Your story of the young man learning is such a touching story…maybe not to most, but to a mom of a child born with CP, it is. God gave our son such perseverance — and an older brother to keep up with — and he has never lived the life of a handicapped person. Things have been tough but he always believed God created him for a purpose and he will do his best to figure out what that purpose is as long as he is in this world. He was able to be in regular classrooms with a little extra help along the way; learned to ride a bike, played sports to the best of his ability, had (God-given) friends by his side; started working at age16; bought an older car and maintained it; tried college but decided that was not the best place for him; was given a chance at an on-the-job training program learning skills to become a production worker; proved he was capable to a job counselor who didn’t think he was and even told him that he was going to “work him like a dog” (he later told our son he was glad that his lack of faith was proved wrong and that our son was the best trainee he’d ever had); when the program was done and the promised job had not materialized, all seemed hopeless and for a moment he felt distraught – all he had left was all that he needed – prayer for God’s provision. He prayed, he trusted, and he waited on God’s Perfect Timing.The best job he could have hoped for was offered at the end of the eleventh hour and he is now a gainfully employed young man with a much newer car and on the brink of getting his first apartment. He had always dreamed of being in the Air Force but eventually realized that he could not due to his physical limitations…now he does the next best thing in his mind – he makes airplane parts! His name is Joshua and he sees right through the “walls” and is such a blessing in so many people’s lives.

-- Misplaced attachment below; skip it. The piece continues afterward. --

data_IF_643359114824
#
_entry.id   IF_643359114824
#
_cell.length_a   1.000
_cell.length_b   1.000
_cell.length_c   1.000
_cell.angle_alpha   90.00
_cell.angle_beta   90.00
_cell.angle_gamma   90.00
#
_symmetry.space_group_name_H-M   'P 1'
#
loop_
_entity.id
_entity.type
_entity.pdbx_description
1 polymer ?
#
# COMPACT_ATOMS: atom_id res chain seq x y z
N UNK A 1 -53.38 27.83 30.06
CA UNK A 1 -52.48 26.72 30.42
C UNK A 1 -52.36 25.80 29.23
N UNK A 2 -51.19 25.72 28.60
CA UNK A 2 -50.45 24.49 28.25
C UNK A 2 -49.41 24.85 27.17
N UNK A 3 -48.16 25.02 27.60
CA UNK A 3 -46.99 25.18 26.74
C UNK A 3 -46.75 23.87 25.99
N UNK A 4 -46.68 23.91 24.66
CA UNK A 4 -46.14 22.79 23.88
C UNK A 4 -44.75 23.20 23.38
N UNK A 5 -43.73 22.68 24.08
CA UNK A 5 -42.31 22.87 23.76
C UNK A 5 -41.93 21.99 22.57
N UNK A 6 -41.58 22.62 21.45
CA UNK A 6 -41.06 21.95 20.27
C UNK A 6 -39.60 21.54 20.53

Thanks for sharing your perspective, Lori…you are a blessing!

  3. I love this! Thank you.

    You brought to memory a sermon I’ve preached in the past.

    The Wall.

    Do you remember how James tells us to rejoice in trials, and “let patience have its perfect work, that you may be perfect and complete, lacking nothing.”?

    Well I don’t remember all the greek stuff but I remember the message and it was how this passage uses the same words related to what a marathon runner faces when he reaches what distance runners call, “the wall.”

    It’s the point where they just.can.not. take another step. Everything screams, QUIT.

    But…

    if the runner keeps going, there is a chemical release that catapults the runner toward the goal

    Sweet, huh?